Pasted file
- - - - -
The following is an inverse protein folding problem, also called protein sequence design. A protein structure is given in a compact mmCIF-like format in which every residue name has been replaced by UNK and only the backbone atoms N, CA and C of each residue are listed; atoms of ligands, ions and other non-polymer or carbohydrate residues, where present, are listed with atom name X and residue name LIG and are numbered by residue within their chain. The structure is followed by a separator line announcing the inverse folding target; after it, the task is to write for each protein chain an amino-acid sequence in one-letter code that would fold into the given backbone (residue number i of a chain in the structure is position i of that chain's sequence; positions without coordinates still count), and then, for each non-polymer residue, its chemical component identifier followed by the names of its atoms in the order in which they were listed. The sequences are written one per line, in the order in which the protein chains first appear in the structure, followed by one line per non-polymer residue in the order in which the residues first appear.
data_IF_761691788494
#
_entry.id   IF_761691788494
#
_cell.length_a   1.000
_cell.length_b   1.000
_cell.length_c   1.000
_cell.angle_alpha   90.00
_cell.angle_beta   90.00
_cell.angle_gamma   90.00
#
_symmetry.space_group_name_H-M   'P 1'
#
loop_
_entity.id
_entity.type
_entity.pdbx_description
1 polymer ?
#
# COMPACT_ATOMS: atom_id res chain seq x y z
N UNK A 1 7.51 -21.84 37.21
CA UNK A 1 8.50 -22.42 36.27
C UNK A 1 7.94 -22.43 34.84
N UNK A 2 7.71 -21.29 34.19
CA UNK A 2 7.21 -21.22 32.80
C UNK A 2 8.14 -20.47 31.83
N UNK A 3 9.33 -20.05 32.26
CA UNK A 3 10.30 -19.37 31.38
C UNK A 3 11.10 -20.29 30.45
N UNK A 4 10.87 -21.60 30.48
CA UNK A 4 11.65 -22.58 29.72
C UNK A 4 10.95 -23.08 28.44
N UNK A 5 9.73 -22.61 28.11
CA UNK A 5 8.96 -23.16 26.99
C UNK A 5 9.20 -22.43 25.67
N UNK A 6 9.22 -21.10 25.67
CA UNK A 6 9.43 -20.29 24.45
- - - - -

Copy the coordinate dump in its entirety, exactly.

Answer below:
The following is an inverse protein folding problem, also called protein sequence design. A protein structure is given in a compact mmCIF-like format in which every residue name has been replaced by UNK and only the backbone atoms N, CA and C of each residue are listed; atoms of ligands, ions and other non-polymer or carbohydrate residues, where present, are listed with atom name X and residue name LIG and are numbered by residue within their chain. The structure is followed by a separator line announcing the inverse folding target; after it, the task is to write for each protein chain an amino-acid sequence in one-letter code that would fold into the given backbone (residue number i of a chain in the structure is position i of that chain's sequence; positions without coordinates still count), and then, for each non-polymer residue, its chemical component identifier followed by the names of its atoms in the order in which they were listed. The sequences are written one per line, in the order in which the protein chains first appear in the structure, followed by one line per non-polymer residue in the order in which the residues first appear.
data_IF_761691788494
#
_entry.id   IF_761691788494
#
_cell.length_a   1.000
_cell.length_b   1.000
_cell.length_c   1.000
_cell.angle_alpha   90.00
_cell.angle_beta   90.00
_cell.angle_gamma   90.00
#
_symmetry.space_group_name_H-M   'P 1'
#
loop_
_entity.id
_entity.type
_entity.pdbx_description
1 polymer ?
#
# COMPACT_ATOMS: atom_id res chain seq x y z
N UNK A 1 7.51 -21.84 37.21
CA UNK A 1 8.50 -22.42 36.27
C UNK A 1 7.94 -22.43 34.84
N UNK A 2 7.71 -21.29 34.19
CA UNK A 2 7.21 -21.22 32.80
C UNK A 2 8.14 -20.47 31.83
N UNK A 3 9.33 -20.05 32.26
CA UNK A 3 10.30 -19.37 31.38
C UNK A 3 11.10 -20.29 30.45
N UNK A 4 10.87 -21.60 30.48
CA UNK A 4 11.65 -22.58 29.72
C UNK A 4 10.95 -23.08 28.44
N UNK A 5 9.73 -22.61 28.11
CA UNK A 5 8.96 -23.16 26.99
C UNK A 5 9.20 -22.43 25.67
N UNK A 6 9.22 -21.10 25.67
CA UNK A 6 9.43 -20.29 24.45